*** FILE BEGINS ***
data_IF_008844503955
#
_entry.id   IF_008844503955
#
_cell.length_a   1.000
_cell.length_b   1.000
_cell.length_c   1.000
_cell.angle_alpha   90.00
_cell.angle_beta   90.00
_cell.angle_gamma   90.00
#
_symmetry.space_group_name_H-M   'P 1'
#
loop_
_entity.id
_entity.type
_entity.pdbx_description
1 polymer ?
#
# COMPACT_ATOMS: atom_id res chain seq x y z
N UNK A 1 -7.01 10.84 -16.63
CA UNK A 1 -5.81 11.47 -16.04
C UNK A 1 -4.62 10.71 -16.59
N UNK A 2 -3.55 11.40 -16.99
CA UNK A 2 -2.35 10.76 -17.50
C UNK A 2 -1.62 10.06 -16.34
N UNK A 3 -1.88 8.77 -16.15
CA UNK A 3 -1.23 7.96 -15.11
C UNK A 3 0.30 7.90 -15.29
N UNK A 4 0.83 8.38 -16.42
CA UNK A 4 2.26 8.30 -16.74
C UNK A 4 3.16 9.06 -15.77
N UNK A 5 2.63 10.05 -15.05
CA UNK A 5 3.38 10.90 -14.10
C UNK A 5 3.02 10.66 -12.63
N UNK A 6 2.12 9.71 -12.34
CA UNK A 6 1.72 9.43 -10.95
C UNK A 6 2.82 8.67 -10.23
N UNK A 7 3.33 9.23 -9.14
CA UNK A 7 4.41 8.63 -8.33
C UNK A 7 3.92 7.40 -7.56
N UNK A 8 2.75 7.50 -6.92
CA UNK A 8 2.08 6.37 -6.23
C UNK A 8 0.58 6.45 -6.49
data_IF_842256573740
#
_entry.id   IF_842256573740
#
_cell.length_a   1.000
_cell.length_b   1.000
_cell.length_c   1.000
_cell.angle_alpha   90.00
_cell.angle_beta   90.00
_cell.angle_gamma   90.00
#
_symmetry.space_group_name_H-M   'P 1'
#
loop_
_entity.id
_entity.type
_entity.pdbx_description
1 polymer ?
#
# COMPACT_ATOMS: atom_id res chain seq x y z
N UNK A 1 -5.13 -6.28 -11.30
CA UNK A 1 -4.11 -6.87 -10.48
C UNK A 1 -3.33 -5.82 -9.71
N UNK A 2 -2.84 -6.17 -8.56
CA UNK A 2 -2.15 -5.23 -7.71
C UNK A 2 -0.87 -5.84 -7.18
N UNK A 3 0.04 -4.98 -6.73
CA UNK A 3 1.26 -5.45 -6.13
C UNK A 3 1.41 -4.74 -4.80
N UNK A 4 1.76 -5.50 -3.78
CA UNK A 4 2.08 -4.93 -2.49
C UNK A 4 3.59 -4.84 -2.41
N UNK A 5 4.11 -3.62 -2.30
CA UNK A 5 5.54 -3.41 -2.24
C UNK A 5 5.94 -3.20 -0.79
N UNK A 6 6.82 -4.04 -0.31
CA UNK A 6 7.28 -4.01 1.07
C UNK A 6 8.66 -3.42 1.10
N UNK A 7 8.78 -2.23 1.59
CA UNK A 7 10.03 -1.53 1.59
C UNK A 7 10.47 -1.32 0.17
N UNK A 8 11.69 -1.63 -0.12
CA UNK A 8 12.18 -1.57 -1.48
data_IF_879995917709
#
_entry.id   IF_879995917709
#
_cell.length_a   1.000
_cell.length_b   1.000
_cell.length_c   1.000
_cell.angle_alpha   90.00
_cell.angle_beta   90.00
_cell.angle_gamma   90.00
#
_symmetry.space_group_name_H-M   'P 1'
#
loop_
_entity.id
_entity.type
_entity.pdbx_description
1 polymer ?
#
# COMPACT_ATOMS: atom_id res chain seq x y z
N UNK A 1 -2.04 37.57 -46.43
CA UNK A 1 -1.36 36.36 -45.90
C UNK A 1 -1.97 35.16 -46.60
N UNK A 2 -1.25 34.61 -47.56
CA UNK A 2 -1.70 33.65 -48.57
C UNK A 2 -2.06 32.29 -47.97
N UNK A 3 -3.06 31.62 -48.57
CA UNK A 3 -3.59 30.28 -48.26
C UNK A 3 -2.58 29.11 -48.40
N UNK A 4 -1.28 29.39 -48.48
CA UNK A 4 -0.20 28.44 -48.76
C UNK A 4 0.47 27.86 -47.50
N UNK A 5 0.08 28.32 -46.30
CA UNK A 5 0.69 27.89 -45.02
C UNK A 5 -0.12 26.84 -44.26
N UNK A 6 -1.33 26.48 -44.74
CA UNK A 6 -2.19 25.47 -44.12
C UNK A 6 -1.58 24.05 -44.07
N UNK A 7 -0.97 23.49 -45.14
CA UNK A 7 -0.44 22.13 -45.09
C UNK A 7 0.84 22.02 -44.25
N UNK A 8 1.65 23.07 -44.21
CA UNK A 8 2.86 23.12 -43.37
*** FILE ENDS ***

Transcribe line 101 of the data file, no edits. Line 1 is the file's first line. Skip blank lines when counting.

loop_